NOPRINCIO, Unable to dddd principal device: DDDD at LLLL due to: SSSS

Run Time Fatal: This indicates that GT.M attempted to, but could not, READ from, or WRITE to (direction indicated by dddd), the PRINCIPAL device, and therefore attempted to issue an appropriate error, for example, an IOEOF, TERMHANGUP, or TERMWRITE at location LLLL, with a status of SSSS. However, if the error handling does not prevent any and all subsequent READs and WRITEs to the no longer available PRINCIPAL device, the next subsequent I/O error shuts down the process immediately to prevent mysteriously lost output, or, worse, an indefinite loop. The NOPRINCIO message appears in the operator log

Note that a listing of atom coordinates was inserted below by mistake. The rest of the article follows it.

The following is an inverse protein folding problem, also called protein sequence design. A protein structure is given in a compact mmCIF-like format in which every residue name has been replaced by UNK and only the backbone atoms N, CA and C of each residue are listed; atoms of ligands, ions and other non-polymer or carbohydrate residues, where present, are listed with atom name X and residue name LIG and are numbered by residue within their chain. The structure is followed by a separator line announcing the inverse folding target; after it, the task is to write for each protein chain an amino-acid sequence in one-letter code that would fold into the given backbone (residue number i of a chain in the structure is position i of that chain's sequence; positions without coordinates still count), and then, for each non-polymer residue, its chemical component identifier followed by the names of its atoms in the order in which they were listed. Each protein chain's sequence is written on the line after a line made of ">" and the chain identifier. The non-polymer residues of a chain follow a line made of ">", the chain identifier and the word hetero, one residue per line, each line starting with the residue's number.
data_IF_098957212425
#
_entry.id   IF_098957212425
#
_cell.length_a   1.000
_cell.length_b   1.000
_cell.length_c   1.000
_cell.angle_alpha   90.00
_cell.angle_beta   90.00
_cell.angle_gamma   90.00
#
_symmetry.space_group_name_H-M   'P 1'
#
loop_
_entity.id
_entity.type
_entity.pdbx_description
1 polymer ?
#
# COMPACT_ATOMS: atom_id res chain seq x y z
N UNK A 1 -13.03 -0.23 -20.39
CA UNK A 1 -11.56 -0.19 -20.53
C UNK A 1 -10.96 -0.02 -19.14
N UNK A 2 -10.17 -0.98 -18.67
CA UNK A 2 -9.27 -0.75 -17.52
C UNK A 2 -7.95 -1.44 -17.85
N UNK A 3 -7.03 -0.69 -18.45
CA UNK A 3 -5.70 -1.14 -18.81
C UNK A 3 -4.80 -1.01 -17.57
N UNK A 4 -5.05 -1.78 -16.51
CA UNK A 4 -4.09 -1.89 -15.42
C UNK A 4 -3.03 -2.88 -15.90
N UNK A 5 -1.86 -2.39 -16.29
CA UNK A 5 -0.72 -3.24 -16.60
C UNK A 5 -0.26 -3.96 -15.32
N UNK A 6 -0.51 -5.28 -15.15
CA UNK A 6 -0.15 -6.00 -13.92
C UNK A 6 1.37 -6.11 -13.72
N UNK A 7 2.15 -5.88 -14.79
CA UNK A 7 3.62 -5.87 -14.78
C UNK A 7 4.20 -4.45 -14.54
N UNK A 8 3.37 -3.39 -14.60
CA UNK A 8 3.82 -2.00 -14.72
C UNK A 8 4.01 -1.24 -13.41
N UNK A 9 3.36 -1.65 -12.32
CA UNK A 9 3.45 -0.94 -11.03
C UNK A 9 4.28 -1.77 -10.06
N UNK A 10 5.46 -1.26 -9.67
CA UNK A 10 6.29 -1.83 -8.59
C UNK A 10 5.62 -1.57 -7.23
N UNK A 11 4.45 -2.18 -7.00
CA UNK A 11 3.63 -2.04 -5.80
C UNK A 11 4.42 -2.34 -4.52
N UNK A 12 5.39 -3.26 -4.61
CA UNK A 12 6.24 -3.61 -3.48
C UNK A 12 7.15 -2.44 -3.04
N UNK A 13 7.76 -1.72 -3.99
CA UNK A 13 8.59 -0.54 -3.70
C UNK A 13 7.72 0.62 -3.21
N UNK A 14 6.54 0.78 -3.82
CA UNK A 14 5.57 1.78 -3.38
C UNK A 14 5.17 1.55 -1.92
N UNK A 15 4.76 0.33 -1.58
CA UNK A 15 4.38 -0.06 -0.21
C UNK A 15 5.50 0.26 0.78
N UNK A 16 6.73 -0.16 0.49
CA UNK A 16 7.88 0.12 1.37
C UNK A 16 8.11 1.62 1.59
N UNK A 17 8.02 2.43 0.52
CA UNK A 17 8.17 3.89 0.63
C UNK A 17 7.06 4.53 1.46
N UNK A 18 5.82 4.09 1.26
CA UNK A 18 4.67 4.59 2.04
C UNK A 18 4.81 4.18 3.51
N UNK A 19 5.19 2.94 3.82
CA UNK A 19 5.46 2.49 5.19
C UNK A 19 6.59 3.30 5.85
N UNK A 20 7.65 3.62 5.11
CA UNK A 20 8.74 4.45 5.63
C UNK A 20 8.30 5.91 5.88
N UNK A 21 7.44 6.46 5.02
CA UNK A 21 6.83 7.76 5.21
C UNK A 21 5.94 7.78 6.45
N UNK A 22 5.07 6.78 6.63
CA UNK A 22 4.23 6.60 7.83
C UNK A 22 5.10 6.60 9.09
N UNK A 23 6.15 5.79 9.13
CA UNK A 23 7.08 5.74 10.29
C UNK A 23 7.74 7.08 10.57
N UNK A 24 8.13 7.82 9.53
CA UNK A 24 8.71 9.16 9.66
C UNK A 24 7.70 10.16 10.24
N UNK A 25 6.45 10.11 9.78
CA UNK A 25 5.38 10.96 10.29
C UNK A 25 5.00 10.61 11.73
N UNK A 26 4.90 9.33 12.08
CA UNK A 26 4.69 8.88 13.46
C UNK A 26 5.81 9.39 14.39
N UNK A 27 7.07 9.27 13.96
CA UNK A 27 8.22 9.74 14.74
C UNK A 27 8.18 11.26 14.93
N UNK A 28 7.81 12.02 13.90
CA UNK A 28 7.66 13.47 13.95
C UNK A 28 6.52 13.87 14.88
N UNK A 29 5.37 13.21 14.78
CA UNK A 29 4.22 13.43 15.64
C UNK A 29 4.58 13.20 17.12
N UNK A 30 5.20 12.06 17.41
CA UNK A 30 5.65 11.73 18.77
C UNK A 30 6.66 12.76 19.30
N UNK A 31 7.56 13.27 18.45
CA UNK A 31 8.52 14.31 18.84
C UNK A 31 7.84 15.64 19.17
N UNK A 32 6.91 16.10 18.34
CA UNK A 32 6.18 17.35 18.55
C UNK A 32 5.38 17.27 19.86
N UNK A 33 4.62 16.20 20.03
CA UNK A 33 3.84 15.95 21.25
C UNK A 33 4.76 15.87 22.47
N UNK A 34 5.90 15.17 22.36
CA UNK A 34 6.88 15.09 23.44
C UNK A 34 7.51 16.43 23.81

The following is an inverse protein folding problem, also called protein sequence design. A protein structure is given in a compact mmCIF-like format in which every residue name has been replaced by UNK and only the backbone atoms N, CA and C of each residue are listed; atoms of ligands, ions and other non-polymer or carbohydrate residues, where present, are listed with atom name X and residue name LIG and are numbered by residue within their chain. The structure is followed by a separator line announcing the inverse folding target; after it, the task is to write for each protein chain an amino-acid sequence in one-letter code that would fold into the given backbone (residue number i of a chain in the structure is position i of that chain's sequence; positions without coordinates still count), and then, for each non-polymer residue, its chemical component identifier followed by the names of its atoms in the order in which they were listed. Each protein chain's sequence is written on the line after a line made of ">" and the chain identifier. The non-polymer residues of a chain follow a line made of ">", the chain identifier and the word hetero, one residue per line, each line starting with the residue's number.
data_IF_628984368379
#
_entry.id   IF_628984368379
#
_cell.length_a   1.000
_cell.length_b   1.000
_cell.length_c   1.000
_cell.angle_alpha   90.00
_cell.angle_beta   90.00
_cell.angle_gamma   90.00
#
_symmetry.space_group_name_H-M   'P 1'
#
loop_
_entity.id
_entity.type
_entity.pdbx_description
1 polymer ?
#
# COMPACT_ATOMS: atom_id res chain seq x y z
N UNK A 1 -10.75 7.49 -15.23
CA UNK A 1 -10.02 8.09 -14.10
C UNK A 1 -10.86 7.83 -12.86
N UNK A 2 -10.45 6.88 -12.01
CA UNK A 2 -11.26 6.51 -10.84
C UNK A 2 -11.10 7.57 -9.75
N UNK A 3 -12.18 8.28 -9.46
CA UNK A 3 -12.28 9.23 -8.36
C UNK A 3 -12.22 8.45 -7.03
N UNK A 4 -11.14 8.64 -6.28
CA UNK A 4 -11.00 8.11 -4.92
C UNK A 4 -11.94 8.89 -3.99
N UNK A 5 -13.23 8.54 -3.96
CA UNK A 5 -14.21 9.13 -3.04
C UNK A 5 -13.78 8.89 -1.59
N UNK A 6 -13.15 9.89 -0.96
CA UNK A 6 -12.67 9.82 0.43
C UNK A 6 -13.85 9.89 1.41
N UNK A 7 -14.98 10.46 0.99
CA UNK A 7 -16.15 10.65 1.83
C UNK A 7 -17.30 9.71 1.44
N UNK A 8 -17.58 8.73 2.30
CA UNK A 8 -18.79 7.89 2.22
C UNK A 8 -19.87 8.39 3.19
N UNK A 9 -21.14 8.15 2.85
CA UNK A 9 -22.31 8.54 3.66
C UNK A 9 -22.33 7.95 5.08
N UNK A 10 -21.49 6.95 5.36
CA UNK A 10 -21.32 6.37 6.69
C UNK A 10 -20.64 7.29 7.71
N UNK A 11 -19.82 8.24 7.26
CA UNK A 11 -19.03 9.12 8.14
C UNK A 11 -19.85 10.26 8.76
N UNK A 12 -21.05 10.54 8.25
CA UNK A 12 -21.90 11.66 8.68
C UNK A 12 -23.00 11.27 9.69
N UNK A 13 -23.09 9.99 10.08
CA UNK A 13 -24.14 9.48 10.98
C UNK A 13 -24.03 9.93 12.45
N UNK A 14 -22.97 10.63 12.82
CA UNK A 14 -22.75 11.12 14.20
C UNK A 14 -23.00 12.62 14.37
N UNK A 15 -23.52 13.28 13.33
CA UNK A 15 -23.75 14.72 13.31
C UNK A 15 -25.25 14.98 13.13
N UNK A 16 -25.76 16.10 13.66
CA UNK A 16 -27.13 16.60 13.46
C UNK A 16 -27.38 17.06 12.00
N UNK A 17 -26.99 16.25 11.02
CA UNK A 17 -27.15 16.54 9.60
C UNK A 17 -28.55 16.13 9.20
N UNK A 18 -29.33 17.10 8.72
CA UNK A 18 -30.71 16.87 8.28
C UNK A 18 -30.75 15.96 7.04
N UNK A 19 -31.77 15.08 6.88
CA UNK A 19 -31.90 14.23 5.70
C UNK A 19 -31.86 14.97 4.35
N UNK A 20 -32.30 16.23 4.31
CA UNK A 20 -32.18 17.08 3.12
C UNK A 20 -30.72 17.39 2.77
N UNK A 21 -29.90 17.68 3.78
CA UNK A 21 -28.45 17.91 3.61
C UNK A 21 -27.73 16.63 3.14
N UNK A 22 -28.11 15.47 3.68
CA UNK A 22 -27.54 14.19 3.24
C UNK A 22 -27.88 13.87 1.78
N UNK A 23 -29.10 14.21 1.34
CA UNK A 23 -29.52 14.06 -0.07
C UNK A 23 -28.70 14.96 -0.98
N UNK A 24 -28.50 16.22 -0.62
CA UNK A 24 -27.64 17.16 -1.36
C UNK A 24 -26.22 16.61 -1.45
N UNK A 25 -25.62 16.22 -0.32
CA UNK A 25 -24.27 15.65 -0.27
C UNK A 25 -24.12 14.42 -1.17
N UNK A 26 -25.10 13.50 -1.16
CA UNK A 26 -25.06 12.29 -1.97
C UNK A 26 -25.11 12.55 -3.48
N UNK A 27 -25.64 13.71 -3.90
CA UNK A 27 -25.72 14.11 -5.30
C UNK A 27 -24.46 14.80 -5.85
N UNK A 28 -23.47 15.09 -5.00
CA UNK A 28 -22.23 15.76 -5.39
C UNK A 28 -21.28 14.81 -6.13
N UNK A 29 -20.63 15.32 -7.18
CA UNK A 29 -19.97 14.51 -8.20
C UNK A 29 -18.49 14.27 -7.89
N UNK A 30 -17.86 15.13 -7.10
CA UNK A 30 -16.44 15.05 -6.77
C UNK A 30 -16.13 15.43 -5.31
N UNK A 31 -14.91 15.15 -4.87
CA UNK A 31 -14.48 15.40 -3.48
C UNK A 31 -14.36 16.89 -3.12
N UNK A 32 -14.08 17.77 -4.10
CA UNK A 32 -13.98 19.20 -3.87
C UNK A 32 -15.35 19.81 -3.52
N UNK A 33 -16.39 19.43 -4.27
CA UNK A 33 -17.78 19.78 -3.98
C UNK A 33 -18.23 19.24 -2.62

Action: The NOPRINCIO error message is FATAL which does not drive device or trap handlers and terminates the process. This termination does not allow any application level orderly shutdown and, depending on the application, may lead to out-of-design application state. Therefore FIS recommends appropriate application level error handling that recognizes the preceding error and performs an orderly shutdown without issuing any additional READ or WRITE to the principal device. The most common causes for the principal device to cease to exist involve terminal sessions or socket connections (including those from processes started by inetd/xinetd). When the remote client terminates the connection, the underlying PRINCIPAL device becomes inaccessible making any subsequent attempt to READ from, or WRITE to, it hopeless. In the case of terminals, a user closing the window of a session without cleanly exiting from the GT.M process sets up the case that can drive this error. GT.M does not issue NOPRINCIO errors from Direct Mode, because it is a developer tool, or at the completion a HEREDOC in a shell script. However, this means a HEREDOC must use ZHALT to return a specific status to the shell, and that a $ETRAP that bounces a process into Direct Mode terminates without evidence.

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